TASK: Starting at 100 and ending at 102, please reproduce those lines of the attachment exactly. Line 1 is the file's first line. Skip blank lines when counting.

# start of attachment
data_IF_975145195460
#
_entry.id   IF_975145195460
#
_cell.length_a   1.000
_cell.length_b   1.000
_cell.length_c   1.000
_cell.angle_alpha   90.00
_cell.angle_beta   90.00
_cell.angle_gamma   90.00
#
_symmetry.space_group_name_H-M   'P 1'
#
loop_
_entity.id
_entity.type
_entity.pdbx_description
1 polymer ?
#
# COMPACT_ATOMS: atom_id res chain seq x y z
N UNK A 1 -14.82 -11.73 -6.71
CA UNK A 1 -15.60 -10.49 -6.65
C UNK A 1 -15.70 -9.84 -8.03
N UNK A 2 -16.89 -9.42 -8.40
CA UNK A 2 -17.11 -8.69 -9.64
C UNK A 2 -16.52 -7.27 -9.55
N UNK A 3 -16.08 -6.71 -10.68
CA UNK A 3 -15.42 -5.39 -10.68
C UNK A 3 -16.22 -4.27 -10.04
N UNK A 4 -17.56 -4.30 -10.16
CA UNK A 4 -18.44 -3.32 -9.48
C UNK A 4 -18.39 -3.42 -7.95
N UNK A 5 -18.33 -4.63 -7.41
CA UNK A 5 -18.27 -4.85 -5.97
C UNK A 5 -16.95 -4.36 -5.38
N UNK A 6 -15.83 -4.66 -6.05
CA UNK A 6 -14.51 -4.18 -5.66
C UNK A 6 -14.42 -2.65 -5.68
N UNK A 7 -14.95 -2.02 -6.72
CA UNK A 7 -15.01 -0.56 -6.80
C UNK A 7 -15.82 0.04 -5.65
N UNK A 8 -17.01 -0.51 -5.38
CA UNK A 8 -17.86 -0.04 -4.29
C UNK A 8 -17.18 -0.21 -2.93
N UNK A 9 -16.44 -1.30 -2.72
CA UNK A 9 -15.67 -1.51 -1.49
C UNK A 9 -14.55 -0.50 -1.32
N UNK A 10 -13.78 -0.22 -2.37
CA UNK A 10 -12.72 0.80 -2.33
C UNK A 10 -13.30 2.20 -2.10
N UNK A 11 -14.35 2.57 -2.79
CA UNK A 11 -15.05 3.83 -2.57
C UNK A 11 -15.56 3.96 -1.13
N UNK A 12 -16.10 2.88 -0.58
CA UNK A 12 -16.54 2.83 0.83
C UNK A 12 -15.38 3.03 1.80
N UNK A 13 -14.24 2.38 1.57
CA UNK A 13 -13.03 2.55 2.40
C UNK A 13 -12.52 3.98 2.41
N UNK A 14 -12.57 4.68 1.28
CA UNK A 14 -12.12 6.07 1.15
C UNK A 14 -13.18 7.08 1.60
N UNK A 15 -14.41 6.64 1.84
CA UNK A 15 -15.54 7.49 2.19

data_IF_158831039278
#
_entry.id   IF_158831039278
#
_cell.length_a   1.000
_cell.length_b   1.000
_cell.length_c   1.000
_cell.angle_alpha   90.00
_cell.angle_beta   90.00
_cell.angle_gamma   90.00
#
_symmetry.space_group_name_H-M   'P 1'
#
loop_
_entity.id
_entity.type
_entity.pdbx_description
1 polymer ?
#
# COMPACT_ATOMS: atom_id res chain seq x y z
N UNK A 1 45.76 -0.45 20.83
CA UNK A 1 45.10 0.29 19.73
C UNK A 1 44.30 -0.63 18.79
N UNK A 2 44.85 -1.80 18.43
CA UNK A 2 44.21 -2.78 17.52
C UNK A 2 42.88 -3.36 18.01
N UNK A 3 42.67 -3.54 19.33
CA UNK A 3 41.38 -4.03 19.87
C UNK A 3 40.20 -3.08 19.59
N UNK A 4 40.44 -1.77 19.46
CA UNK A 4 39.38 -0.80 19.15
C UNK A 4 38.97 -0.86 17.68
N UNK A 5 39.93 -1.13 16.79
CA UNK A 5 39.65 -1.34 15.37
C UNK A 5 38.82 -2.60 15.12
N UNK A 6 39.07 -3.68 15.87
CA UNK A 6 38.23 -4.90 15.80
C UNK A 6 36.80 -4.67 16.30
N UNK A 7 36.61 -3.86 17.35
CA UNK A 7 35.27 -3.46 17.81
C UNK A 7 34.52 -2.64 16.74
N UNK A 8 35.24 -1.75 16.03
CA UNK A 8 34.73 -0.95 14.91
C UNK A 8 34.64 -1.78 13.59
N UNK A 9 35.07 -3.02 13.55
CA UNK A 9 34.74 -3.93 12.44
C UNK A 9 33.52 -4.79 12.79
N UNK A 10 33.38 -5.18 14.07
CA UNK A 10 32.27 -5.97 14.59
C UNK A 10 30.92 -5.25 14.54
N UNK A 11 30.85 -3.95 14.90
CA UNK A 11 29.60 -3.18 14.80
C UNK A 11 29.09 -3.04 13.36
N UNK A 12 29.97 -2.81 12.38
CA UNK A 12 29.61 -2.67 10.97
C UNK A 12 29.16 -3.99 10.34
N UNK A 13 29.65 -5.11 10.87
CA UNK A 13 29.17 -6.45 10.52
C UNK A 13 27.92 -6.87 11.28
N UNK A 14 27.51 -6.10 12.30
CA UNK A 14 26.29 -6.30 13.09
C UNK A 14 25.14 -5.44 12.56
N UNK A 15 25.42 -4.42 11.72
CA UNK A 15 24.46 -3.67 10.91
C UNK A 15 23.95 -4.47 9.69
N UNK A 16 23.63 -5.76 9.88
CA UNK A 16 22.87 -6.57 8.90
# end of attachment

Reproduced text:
N UNK A 6 39.07 -3.68 15.87
CA UNK A 6 38.23 -4.90 15.80
C UNK A 6 36.80 -4.67 16.30